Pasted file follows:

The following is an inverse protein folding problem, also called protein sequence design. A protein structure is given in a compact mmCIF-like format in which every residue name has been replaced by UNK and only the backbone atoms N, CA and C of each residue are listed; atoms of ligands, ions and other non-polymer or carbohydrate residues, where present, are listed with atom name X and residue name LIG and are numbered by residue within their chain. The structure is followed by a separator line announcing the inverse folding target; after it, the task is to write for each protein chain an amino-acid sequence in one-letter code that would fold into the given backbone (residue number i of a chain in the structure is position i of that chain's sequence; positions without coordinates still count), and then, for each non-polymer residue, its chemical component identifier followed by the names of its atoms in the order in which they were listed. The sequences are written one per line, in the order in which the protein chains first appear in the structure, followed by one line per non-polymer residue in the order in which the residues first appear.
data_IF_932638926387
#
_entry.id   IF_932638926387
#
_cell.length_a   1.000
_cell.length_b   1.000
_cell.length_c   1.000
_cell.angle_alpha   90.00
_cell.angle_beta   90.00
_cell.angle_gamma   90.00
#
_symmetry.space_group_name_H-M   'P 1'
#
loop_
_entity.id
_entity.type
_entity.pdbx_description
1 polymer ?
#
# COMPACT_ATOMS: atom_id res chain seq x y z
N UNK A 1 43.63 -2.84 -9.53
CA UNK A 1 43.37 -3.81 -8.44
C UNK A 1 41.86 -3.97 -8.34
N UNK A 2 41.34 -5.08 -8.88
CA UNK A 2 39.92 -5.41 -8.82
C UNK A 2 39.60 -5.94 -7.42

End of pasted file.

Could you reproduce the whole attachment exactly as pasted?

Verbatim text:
The following is an inverse protein folding problem, also called protein sequence design. A protein structure is given in a compact mmCIF-like format in which every residue name has been replaced by UNK and only the backbone atoms N, CA and C of each residue are listed; atoms of ligands, ions and other non-polymer or carbohydrate residues, where present, are listed with atom name X and residue name LIG and are numbered by residue within their chain. The structure is followed by a separator line announcing the inverse folding target; after it, the task is to write for each protein chain an amino-acid sequence in one-letter code that would fold into the given backbone (residue number i of a chain in the structure is position i of that chain's sequence; positions without coordinates still count), and then, for each non-polymer residue, its chemical component identifier followed by the names of its atoms in the order in which they were listed. The sequences are written one per line, in the order in which the protein chains first appear in the structure, followed by one line per non-polymer residue in the order in which the residues first appear.
data_IF_932638926387
#
_entry.id   IF_932638926387
#
_cell.length_a   1.000
_cell.length_b   1.000
_cell.length_c   1.000
_cell.angle_alpha   90.00
_cell.angle_beta   90.00
_cell.angle_gamma   90.00
#
_symmetry.space_group_name_H-M   'P 1'
#
loop_
_entity.id
_entity.type
_entity.pdbx_description
1 polymer ?
#
# COMPACT_ATOMS: atom_id res chain seq x y z
N UNK A 1 43.63 -2.84 -9.53
CA UNK A 1 43.37 -3.81 -8.44
C UNK A 1 41.86 -3.97 -8.34
N UNK A 2 41.34 -5.08 -8.88
CA UNK A 2 39.92 -5.41 -8.82
C UNK A 2 39.60 -5.94 -7.42